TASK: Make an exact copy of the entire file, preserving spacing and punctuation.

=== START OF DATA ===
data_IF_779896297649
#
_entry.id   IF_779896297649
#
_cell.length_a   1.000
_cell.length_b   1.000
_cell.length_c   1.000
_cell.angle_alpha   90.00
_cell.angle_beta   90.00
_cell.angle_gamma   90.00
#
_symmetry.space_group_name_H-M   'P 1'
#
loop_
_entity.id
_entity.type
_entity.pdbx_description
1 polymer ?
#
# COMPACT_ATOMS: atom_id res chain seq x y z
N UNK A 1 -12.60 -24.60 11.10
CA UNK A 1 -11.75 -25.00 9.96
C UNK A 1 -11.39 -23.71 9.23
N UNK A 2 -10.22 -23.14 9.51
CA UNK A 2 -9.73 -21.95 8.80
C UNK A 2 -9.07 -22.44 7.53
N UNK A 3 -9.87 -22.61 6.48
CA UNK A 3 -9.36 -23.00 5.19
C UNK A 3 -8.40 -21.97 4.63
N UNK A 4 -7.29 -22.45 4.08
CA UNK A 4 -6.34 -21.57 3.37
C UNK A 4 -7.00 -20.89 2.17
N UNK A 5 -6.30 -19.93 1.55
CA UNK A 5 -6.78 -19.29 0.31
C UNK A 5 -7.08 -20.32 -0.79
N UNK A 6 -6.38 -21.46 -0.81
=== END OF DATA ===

data_IF_779896297649
#
_entry.id   IF_779896297649
#
_cell.length_a   1.000
_cell.length_b   1.000
_cell.length_c   1.000
_cell.angle_alpha   90.00
_cell.angle_beta   90.00
_cell.angle_gamma   90.00
#
_symmetry.space_group_name_H-M   'P 1'
#
loop_
_entity.id
_entity.type
_entity.pdbx_description
1 polymer ?
#
# COMPACT_ATOMS: atom_id res chain seq x y z
N UNK A 1 -12.60 -24.60 11.10
CA UNK A 1 -11.75 -25.00 9.96
C UNK A 1 -11.39 -23.71 9.23
N UNK A 2 -10.22 -23.14 9.51
CA UNK A 2 -9.73 -21.95 8.80
C UNK A 2 -9.07 -22.44 7.53
N UNK A 3 -9.87 -22.61 6.48
CA UNK A 3 -9.36 -23.00 5.19
C UNK A 3 -8.40 -21.97 4.63
N UNK A 4 -7.29 -22.45 4.08
CA UNK A 4 -6.34 -21.57 3.37
C UNK A 4 -7.00 -20.89 2.17
N UNK A 5 -6.30 -19.93 1.55
CA UNK A 5 -6.78 -19.29 0.31
C UNK A 5 -7.08 -20.32 -0.79
N UNK A 6 -6.38 -21.46 -0.81